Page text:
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Connected devices are becoming essential to keeping people in contact with each other, but for many they are also a much-needed comfort blanket in a variety of social situations when they do not want to interact with others. A recent survey from Kaspersky Lab has confirmed this trend in behaviour after three-quarters of people (75%) admitted they use a device to pretend to be busy when they don’t want to talk to someone else, showing the importance of keeping connected devices protected under all circumstances. 

Imagine you’ve arrived at a bar and you’re waiting for your date. The bar is busy, and people are chatting all around you. What do you do now? Strike up a conversation with someone you don’t know? Grab your phone from your pocket or handbag until your date arrives to keep yourself busy? Why talk to humans or even make eye-contact with someone else when you can stare at your connected device instead?

The truth is, our use of devices is making it much easier to avoid small talk or even be polite to those around us, and new Kaspersky Lab research has found that 72% of people use one when they do not know what to do in a social situation. They are also the ‘go-to’ distraction for people even when they aren’t trying to look busy or avoid someone’s eye. 46% of people admit to using a device just to kill time every day and 44% use it as a daily distraction.

In addition to just being a distraction, devices are also a lifeline to those who would rather not talk directly to another person in day-to-day situations, to complete essential tasks. In fact, nearly a third (31%) of people would prefer to carry out tasks such as ordering a taxi or finding directions to where they need to go via a website and an app, because they find it an easier experience than speaking with another person.

Whether they are helping us avoid direct contact or filling a void in our daily lives, our constant reliance on devices has become a cause for panic when they become unusable. A third (34%) of people worry that they will not be able to entertain themselves if they cannot access a connected device. 12% are even concerned that they won’t be able to pretend to be busy if their device is out of action.

Dmitry Aleshin, VP for Product Marketing, Kaspersky Lab said, “The reliance on connected devices is impacting us in more ways than we could have ever expected. There is no doubt that being connected gives us the freedom to make modern life easier, but devices are also vital to help people get through different and difficult social situations. No matter what your ‘connection crutch’ is, it is essential to make sure your device is online and available when you need it most.”

To ensure your device lifeline is always there and in top health – no matter what the reason or situation – Kaspersky Security Cloud keeps your connection safe and secure:

·         I want to use my device while waiting for a friend – is it secure to access the bar’s Wi-Fi?

With Kaspersky Security Cloud, devices are protected against network threats, even if the user needs to use insecure public Wi-Fi hotspots. This is done through transferring data via an encrypted channel to ensure personal data safety, so users’ devices are protected on any connection.

·         Oh no! I’m bored but my phone’s battery is getting low – what am I going to do?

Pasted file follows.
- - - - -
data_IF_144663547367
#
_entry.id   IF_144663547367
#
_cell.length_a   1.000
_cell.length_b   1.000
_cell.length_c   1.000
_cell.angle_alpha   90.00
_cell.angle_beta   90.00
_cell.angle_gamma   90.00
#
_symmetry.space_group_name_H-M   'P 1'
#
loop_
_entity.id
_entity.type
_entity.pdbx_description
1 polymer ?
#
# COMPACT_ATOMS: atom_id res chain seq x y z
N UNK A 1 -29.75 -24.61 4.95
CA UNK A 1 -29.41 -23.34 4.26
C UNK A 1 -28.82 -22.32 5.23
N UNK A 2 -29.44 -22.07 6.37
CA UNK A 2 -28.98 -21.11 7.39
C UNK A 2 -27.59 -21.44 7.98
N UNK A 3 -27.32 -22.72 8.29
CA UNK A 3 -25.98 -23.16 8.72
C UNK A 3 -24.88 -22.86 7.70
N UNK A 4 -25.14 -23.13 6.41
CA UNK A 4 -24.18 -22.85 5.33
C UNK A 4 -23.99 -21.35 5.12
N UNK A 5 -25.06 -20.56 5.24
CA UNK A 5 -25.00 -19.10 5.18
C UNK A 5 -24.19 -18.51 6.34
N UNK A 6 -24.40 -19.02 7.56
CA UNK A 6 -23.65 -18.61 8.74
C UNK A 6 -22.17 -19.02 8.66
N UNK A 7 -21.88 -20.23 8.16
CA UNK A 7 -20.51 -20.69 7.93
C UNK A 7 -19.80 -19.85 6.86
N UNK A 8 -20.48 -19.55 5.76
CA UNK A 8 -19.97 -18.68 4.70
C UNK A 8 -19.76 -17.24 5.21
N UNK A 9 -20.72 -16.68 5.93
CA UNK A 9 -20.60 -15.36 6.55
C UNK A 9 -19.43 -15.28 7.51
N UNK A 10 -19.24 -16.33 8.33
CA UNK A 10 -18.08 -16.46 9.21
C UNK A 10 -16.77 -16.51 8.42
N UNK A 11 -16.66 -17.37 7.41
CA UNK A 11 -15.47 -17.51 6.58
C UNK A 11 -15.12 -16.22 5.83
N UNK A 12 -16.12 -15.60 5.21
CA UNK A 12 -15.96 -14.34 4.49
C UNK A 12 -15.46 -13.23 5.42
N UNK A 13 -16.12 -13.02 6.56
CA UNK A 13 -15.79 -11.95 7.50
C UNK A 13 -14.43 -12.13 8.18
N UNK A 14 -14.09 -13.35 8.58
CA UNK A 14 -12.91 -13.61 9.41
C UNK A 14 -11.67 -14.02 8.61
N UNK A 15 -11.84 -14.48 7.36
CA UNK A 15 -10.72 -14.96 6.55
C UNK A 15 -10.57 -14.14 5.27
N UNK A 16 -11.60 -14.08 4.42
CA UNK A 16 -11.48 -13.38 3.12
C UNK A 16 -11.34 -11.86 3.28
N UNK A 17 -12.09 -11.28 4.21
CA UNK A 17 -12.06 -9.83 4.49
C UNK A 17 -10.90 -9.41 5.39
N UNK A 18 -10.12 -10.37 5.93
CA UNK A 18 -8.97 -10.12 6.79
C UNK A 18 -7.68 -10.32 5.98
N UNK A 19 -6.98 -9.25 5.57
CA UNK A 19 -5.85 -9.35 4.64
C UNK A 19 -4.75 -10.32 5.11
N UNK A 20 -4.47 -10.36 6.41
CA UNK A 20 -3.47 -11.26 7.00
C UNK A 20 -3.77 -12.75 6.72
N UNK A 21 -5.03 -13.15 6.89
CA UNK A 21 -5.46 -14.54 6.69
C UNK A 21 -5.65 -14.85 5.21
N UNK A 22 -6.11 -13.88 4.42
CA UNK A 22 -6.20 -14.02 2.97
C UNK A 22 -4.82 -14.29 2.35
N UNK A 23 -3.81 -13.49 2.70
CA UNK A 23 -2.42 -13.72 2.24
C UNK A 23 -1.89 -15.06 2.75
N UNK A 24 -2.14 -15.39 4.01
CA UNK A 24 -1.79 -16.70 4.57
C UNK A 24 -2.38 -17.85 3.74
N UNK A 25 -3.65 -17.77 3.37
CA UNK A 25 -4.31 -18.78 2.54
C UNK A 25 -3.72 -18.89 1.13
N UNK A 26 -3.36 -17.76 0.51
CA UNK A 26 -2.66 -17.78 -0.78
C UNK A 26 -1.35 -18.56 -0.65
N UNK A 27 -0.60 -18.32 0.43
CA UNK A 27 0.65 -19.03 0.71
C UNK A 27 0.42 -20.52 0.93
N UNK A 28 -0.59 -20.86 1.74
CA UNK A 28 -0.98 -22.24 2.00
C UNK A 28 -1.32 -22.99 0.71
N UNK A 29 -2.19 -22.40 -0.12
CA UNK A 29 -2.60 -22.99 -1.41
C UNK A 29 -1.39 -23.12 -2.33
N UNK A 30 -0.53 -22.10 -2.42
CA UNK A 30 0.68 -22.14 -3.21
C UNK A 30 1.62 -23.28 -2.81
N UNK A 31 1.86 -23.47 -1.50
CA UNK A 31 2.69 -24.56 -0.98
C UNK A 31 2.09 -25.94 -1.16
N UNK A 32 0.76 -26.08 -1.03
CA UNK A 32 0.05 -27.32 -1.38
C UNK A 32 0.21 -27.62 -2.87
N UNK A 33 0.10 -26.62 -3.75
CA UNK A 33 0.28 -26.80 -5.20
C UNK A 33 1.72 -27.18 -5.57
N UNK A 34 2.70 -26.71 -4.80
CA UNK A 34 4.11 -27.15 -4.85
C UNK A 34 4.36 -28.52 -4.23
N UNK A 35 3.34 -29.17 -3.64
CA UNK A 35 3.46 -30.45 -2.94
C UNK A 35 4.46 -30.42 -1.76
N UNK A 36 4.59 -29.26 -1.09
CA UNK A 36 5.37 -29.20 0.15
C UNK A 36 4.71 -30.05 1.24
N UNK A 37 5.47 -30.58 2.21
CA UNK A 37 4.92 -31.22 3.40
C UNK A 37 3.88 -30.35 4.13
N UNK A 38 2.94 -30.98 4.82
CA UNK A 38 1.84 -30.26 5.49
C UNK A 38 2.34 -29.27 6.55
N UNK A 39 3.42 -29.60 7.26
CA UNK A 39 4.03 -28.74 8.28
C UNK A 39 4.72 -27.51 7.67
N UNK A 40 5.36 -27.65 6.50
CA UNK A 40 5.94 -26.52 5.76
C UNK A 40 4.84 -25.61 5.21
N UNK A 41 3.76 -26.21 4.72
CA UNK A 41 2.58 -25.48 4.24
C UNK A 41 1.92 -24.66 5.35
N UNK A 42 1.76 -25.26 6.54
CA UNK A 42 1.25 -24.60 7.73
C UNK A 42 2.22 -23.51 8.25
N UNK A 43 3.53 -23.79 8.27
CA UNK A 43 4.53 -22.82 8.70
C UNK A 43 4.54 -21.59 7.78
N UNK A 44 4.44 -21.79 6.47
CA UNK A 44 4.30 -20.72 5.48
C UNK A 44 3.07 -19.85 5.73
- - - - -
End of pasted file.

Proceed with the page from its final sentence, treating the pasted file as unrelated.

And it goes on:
Users can track their battery level thanks to a countdown of how many minutes are left until their device shuts down in the Kaspersky Security Cloud interface. There is also a wide-range of portable power supplies available to keep device batteries charged while on-the-go.

·         I’ve lost my phone! How will I keep myself entertained now?

Should the unthinkable happen and you lose or have your phone stolen, Kaspersky Security Cloud can track and protect your device from data breaches, for complete peace of mind. Remote lock and locate features ensure your device remains secure until you are reunited.

 

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Five key biometric facts

Due to their uniqueness, fingerprints are being used more and more to quickly identify and ensure the security of customers. CLAUDE LANGLEY, Regional Sales Manager, for Africa at HID Global Biometrics, outlines five facts about the technology.

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How many times in a day are you expected to identify yourself? From when you arrive at work you are required to sign in, visiting your bank, receiving healthcare services… The list is endless. When a system knows who you are, you are able to do any number common, everyday activities. Your identity is unique and precious. It is also easily stolen and the target of many hackers across the globe. Technology is constantly evolving alongside the criminal element, always looking for ways to protect data and identity. One such solution happens to be biometrics and it is rapidly gaining traction in our increasingly complex modern world.

Reliable, secure and fundamentally YOU, unique biometric traits such as fingerprints are being used by banks, enterprises and consumers to verify identity. Biometric solutions offer significant identity protection because they use unique biological details to ensure an account is only accessed by the account holder, a door only opened by the owner. Here are five things that are little known about this technology…

  • The uncut identity. Your fingerprint is unique to you. Nobody can use a copy of it to impersonate you. Good technology is capable of scanning down into the layers of the fingertip to differentiate unique elements of a person’s fingerprint, this data is then encrypted and used as a key to unlocking whichever physical or virtual door that the biometric system protects.
  • The living proof. No, there is nothing to the stories of fingerprints being used without their owner’s knowledge or permission. Biometric solutions can use specific variables to determine if the finger used to access the system is that of a present, living person.  A copy or a fake cannot be used to access a cutting-edge biometric solution.
  • Easy and convenient. Queues and documents and paperwork may well be a thing of the past should biometrics take a firmer grip of government and banking systems. The process of registering is easy, and access to identity documents and records is yours alone.
  • Security blanket. A thousand passwords and a hundred post-it notes stuck on walls and drawers.  An excel file with a list of sites and applications and their corresponding passwords, all a thing of the past.  Nobody needs to remember their password with biometrics, they only need to show up.
  • Anywhere is cool. Schools, airports, networks, offices, homes, toilets, banks, libraries, governments, border controls, immigration services, call centres, hospitals and even clubs and pubs – knowing “who” matters and biometrics can quickly and conveniently confirm your identity where needed.